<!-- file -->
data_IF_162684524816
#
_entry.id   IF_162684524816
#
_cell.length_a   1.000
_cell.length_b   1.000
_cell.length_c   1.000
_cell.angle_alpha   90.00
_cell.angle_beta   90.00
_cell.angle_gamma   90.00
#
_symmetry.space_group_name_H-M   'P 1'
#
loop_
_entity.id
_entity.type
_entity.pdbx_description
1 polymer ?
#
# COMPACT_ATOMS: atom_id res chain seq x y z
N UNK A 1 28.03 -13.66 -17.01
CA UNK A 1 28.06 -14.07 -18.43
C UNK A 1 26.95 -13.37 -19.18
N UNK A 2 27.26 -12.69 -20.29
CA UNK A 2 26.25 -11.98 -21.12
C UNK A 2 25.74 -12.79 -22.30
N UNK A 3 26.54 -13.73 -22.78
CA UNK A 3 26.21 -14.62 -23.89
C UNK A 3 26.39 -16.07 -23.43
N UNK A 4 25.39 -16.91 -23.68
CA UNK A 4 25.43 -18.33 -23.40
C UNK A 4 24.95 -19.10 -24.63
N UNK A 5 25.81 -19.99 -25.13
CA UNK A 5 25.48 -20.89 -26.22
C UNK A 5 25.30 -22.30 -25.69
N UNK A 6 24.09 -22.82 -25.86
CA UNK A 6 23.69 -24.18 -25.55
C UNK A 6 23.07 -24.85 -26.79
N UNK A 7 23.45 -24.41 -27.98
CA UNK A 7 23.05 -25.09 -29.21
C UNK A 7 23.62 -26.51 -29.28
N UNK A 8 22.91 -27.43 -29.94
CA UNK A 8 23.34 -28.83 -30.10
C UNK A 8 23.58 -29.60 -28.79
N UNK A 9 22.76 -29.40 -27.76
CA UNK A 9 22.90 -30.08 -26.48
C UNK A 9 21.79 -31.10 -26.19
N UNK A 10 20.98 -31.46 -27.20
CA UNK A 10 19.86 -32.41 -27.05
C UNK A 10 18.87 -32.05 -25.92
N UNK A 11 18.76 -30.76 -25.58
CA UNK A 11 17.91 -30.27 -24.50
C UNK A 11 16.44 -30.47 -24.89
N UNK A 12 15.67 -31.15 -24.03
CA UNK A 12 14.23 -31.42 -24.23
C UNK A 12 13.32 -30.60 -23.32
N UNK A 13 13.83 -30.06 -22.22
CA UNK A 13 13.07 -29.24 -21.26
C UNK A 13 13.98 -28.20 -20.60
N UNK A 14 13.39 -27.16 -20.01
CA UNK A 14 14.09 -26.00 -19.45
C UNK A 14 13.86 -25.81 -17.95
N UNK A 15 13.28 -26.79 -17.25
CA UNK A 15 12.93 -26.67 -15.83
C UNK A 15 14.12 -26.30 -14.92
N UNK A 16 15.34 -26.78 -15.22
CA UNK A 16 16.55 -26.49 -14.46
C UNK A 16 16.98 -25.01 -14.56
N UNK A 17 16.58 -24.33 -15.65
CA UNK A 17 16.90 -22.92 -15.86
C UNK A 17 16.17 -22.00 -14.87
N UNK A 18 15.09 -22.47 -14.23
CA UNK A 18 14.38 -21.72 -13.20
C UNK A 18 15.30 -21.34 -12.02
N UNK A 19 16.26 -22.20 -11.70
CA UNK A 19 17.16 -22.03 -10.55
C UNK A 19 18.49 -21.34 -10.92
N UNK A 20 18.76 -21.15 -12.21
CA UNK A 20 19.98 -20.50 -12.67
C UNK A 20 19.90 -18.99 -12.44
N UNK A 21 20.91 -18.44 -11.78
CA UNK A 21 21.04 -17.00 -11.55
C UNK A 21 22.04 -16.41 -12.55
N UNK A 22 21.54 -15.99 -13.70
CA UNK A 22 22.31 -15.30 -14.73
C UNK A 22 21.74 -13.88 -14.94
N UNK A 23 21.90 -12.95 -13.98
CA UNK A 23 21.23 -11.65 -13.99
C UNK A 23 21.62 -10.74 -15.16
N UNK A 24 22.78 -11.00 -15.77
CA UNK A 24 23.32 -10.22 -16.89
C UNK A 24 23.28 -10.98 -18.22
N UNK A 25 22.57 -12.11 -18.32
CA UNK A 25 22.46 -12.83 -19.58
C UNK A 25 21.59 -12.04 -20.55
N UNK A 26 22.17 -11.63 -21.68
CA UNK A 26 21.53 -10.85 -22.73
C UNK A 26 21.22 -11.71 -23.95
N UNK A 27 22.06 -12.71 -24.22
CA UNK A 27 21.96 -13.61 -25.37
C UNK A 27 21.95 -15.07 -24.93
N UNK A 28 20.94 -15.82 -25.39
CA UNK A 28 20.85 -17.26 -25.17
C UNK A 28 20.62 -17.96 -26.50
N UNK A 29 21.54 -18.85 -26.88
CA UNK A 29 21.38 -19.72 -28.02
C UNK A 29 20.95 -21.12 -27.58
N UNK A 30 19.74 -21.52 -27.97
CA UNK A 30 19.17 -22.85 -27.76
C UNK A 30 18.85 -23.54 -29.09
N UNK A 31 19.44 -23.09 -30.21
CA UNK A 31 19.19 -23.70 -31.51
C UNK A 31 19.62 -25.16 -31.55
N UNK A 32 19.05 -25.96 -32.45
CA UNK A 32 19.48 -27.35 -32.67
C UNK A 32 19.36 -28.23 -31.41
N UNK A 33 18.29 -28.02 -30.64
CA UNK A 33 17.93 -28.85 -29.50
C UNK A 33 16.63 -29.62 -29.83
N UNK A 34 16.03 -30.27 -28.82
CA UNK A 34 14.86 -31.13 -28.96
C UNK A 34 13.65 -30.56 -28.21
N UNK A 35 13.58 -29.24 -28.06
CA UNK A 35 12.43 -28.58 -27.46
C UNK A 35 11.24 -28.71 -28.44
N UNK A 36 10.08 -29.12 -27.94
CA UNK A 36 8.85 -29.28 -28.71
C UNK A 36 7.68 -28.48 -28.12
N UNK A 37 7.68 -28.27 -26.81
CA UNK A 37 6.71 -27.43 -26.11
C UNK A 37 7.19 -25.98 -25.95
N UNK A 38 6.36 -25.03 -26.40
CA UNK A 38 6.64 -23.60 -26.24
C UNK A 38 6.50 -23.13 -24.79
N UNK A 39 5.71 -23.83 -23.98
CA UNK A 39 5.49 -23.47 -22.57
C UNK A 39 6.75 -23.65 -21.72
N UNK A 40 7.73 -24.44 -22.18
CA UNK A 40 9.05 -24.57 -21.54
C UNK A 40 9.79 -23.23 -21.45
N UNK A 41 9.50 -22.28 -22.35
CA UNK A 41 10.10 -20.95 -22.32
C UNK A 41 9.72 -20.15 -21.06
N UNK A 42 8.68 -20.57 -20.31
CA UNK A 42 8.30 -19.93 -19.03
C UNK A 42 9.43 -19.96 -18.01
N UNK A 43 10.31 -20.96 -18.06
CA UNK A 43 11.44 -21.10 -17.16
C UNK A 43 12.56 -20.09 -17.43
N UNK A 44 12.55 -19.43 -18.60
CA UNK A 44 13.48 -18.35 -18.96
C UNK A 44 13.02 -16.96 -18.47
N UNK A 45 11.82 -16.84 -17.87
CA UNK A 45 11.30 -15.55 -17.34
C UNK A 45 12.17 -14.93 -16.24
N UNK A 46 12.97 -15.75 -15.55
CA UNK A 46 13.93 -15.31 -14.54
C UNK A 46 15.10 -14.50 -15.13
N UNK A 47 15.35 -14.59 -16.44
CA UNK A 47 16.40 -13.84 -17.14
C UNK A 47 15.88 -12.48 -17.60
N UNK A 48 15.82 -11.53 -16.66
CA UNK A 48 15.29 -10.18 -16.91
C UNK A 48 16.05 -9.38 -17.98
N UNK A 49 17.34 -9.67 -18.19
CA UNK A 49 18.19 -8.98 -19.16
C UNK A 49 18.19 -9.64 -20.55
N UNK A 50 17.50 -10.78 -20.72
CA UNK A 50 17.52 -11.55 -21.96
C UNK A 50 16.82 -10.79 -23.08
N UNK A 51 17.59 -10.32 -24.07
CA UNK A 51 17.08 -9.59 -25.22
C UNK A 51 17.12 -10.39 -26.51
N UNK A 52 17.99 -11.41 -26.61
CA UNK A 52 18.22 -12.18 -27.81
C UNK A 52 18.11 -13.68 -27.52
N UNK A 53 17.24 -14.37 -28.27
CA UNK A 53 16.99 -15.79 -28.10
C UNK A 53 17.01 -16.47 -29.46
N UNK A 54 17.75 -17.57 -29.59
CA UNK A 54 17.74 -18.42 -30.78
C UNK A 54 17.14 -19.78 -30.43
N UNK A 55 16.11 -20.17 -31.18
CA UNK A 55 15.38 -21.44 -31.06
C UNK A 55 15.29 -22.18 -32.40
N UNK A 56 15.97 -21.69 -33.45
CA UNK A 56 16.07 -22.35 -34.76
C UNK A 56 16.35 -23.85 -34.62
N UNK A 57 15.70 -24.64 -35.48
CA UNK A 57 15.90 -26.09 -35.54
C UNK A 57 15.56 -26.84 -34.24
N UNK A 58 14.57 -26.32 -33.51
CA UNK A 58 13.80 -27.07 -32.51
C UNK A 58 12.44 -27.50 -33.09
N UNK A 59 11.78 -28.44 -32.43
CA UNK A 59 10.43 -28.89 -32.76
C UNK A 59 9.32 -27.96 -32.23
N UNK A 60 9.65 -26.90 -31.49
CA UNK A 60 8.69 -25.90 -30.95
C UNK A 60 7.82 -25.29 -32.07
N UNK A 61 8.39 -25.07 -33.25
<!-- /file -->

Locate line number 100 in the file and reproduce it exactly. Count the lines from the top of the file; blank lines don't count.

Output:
CA UNK A 27 21.96 -13.61 -25.37